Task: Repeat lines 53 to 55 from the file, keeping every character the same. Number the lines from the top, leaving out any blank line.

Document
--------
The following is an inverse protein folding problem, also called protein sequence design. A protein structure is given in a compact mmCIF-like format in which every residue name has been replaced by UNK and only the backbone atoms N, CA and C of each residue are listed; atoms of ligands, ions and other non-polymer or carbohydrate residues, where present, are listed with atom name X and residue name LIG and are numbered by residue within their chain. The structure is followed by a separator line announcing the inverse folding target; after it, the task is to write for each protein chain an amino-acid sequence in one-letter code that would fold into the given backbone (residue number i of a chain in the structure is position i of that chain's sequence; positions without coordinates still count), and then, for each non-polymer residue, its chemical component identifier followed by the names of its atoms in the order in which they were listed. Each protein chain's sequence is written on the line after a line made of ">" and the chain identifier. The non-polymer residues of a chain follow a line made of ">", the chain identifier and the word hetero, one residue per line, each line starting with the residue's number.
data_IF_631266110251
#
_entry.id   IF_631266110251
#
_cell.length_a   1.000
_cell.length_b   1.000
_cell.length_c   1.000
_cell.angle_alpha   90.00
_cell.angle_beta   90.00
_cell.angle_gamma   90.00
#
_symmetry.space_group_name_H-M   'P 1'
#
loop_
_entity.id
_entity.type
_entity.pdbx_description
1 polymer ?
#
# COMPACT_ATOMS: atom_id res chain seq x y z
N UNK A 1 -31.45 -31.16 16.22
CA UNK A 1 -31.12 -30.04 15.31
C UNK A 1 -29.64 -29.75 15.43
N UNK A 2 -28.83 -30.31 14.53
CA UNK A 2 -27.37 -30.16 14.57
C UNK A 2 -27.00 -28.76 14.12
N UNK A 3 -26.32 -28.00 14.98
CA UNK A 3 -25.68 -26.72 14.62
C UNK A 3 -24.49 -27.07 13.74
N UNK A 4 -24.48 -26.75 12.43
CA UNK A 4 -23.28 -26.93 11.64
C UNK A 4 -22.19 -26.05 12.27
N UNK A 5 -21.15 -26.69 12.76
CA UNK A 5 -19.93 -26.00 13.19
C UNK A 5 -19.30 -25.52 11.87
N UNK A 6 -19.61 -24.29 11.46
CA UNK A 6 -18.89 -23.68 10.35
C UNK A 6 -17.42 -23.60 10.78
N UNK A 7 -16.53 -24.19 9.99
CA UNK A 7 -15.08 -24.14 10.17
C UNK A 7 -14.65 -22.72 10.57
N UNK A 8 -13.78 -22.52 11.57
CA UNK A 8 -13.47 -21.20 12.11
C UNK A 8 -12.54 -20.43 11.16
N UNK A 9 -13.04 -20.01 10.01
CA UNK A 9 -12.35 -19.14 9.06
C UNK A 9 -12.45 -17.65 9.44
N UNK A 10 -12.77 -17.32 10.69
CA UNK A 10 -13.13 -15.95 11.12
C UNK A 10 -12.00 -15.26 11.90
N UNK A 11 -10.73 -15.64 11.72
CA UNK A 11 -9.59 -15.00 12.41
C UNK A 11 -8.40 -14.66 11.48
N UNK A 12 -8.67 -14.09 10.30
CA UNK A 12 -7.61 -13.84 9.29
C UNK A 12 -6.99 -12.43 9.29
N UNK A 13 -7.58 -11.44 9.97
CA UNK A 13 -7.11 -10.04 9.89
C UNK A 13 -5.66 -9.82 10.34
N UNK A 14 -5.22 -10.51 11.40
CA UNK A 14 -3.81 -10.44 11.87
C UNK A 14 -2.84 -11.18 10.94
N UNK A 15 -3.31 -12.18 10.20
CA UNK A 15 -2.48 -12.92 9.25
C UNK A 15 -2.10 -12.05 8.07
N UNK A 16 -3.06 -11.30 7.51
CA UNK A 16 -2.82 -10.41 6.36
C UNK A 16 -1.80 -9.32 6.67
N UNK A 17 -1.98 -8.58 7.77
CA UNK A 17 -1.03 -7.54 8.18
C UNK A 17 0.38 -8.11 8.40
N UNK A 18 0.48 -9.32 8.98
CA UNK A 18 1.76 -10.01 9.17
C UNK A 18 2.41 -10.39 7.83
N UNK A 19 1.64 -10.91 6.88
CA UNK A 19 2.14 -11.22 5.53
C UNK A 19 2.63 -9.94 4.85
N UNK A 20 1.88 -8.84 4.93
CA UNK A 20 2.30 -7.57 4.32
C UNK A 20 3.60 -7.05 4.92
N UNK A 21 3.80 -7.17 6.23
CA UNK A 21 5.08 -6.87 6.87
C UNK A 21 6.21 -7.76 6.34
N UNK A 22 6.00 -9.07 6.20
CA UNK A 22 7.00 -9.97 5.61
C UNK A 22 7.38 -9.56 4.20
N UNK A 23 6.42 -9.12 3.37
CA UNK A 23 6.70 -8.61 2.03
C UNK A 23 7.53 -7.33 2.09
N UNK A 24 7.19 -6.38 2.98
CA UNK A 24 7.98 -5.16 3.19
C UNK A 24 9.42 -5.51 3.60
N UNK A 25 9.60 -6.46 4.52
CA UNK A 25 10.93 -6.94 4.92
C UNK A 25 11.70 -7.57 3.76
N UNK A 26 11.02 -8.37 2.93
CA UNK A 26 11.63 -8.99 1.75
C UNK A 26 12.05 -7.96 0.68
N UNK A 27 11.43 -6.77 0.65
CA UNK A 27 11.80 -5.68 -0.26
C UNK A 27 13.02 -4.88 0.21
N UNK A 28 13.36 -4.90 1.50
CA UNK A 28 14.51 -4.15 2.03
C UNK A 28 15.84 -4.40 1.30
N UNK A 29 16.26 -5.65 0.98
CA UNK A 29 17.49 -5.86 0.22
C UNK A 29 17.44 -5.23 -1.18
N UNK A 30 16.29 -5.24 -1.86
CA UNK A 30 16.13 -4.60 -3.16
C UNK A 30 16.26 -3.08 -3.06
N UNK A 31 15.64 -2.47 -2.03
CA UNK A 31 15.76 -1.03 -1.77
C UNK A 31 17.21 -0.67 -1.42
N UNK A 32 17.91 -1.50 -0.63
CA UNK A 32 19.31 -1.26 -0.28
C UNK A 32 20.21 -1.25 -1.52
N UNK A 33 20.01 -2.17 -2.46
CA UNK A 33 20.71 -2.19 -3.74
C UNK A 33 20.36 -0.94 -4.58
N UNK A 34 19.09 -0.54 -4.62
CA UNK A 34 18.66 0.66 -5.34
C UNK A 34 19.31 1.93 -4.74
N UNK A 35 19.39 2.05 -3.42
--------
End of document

CA UNK A 11 -9.59 -15.00 12.41
C UNK A 11 -8.40 -14.66 11.48
N UNK A 12 -8.67 -14.09 10.30